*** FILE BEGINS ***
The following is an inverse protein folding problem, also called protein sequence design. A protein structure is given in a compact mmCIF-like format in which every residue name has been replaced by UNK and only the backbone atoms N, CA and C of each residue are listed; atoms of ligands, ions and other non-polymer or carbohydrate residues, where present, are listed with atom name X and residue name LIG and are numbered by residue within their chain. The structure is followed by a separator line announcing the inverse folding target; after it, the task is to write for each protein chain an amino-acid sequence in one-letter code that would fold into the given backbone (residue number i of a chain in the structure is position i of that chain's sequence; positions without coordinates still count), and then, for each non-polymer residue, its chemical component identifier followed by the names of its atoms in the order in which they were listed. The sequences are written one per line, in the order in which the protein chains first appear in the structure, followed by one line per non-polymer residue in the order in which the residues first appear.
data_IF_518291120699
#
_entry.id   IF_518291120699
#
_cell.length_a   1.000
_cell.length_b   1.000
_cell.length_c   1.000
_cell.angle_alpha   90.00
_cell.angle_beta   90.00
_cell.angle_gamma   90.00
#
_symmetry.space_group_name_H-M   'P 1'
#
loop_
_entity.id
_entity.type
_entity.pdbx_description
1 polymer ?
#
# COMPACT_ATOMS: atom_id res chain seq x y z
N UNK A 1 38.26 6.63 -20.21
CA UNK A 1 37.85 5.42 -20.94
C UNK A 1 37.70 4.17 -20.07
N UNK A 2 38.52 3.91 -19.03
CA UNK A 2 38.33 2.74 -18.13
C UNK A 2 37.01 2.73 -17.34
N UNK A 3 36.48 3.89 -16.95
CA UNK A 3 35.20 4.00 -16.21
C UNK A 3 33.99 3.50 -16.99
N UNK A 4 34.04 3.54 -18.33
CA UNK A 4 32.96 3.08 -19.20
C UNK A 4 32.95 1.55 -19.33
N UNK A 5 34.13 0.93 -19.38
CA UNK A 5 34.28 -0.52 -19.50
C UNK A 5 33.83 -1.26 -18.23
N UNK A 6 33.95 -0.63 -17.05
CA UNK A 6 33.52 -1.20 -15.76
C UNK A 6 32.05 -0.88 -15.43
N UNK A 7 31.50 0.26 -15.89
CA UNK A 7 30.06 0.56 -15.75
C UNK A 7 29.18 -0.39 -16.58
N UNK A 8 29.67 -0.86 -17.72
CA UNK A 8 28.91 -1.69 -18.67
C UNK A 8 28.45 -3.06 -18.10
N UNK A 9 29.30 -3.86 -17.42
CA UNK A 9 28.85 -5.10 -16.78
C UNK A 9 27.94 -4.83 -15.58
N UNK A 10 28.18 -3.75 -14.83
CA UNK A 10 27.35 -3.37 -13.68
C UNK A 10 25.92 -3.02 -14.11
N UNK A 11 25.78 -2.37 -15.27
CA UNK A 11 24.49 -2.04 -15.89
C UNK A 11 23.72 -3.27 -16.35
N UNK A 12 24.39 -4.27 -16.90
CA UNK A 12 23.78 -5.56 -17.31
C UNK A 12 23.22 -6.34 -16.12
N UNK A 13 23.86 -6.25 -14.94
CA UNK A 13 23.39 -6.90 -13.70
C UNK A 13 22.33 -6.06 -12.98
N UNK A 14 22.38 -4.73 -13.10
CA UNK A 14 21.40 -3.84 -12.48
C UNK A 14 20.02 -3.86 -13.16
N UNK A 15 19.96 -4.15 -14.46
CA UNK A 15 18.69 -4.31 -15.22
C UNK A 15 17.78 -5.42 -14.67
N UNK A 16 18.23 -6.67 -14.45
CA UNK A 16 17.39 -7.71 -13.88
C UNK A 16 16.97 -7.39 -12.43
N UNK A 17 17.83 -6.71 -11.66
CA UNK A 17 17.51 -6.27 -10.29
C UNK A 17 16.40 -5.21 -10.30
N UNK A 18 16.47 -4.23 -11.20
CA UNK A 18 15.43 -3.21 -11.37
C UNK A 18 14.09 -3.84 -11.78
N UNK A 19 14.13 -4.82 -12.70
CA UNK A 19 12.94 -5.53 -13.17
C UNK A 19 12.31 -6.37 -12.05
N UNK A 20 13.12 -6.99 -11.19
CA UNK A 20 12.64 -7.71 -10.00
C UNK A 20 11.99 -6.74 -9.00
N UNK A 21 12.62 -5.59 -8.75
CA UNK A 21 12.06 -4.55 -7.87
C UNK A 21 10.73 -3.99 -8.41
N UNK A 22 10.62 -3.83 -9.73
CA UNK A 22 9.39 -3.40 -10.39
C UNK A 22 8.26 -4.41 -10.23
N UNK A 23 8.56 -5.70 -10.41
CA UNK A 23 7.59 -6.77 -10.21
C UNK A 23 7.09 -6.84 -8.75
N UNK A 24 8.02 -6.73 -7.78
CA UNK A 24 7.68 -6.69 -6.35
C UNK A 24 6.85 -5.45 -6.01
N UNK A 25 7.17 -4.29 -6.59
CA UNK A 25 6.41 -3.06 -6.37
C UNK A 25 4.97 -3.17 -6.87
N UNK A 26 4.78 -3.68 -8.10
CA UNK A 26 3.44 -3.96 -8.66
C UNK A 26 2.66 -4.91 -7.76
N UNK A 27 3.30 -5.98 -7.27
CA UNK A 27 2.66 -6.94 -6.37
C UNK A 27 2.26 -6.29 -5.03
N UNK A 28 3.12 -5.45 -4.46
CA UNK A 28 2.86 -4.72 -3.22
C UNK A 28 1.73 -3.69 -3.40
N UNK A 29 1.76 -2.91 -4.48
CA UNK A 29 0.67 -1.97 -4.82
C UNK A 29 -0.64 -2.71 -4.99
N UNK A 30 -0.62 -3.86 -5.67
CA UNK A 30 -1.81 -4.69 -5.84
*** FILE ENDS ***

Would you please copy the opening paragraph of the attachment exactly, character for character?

The following is an inverse protein folding problem, also called protein sequence design. A protein structure is given in a compact mmCIF-like format in which every residue name has been replaced by UNK and only the backbone atoms N, CA and C of each residue are listed; atoms of ligands, ions and other non-polymer or carbohydrate residues, where present, are listed with atom name X and residue name LIG and are numbered by residue within their chain. The structure is followed by a separator line announcing the inverse folding target; after it, the task is to write for each protein chain an amino-acid sequence in one-letter code that would fold into the given backbone (residue number i of a chain in the structure is position i of that chain's sequence; positions without coordinates still count), and then, for each non-polymer residue, its chemical component identifier followed by the names of its atoms in the order in which they were listed. The sequences are written one per line, in the order in which the protein chains first appear in the structure, followed by one line per non-polymer residue in the order in which the residues first appear.